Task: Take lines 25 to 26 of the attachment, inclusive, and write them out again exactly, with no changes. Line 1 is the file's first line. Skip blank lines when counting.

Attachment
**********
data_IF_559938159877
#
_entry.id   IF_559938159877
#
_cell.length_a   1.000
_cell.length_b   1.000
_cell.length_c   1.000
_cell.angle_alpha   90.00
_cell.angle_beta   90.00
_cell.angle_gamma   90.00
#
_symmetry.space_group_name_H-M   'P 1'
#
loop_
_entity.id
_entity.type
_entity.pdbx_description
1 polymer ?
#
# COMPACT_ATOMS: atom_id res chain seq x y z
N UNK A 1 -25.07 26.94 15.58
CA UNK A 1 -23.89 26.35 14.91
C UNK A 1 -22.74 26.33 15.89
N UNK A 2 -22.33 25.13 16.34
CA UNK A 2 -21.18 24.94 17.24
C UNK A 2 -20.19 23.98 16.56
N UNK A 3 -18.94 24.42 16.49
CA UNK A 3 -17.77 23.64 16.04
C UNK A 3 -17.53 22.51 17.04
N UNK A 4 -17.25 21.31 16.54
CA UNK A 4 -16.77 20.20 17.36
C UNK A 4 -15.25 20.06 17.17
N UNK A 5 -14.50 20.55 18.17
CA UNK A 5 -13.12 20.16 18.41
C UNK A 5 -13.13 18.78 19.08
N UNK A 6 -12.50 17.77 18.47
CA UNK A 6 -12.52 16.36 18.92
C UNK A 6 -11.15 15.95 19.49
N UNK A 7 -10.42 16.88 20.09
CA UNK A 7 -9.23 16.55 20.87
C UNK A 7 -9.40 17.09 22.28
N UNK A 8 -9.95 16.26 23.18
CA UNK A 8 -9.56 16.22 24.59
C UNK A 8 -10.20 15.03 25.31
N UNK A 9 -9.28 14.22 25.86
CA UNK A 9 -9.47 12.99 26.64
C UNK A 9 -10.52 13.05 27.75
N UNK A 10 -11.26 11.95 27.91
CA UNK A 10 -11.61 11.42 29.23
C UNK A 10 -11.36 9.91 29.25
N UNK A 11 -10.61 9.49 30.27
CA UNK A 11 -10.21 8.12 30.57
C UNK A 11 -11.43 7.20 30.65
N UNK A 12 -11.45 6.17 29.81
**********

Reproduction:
CA UNK A 2 -21.18 24.94 17.24
C UNK A 2 -20.19 23.98 16.56